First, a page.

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Natural Coffee


Here is another installment from my series over at Coffee Ambassadors

Although most of the coffee you drink today is "Wet Processed," this was not the case for most of history. Long before machines were invented to help process coffee farmers used a method that we call "Dry" or "Natural" process. That process is still used in many places today, and is important to understand. Take a look at the chart below which will help guide you to a better understanding of "Natural Process" coffees.

  1. After harvesting the coffee cherries the beans have to be sorted. Unlike a wet process, which uses water to help separate the "good" from the "bad" and the "ugly," a natural process coffee is generally hand sorted, by winnowing using a sieve. Coffee falls through the seive, rocks and twigs stay in it. This, however doesn't separate good and bad coffee. This is why some people will put the coffee in water, just like in a wet process, and remove any floaters. The picture shows a nice ripe coffee cherry, yum!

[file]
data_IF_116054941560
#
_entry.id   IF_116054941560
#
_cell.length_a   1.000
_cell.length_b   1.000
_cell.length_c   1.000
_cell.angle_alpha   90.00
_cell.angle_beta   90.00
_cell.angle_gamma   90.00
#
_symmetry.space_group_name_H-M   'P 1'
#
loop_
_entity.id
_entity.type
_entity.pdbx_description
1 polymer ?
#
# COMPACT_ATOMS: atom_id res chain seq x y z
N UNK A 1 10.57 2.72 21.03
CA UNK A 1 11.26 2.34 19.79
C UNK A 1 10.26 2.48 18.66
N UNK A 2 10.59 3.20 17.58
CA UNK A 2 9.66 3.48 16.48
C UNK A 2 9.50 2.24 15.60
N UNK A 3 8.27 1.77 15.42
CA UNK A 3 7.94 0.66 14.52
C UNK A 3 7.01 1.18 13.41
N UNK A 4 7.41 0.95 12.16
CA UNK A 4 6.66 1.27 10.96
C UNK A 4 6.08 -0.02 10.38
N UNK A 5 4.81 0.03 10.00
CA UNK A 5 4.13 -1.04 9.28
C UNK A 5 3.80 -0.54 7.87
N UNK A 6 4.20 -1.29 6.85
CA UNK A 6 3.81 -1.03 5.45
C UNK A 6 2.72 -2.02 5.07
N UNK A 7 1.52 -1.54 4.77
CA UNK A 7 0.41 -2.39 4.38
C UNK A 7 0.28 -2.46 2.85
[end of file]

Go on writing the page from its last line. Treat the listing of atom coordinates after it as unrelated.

2. The cherries are then spread out to dry in the sun, this is often done on patios or tables. It can take weeks for cherries to dry so it is important to prevent mildew, and rotting, which is a risk of this kind of processing. There are times that huge amount of coffee are ruined using this method just because of inclement weather, or unexpected humidity. To help prevent the coffee going bad cherries are raked or even turned by hand. Sometimes machines are used to dry the coffee part of the way to speed this process up. The picture shows a drying cherry.
  3.  Once dried to a stable moisture content all the outer layers of the cherry are removed through "hulling."
Natural process coffees are common in areas with low humidity, and are highly sought after by many roasters because of their fruity tones.

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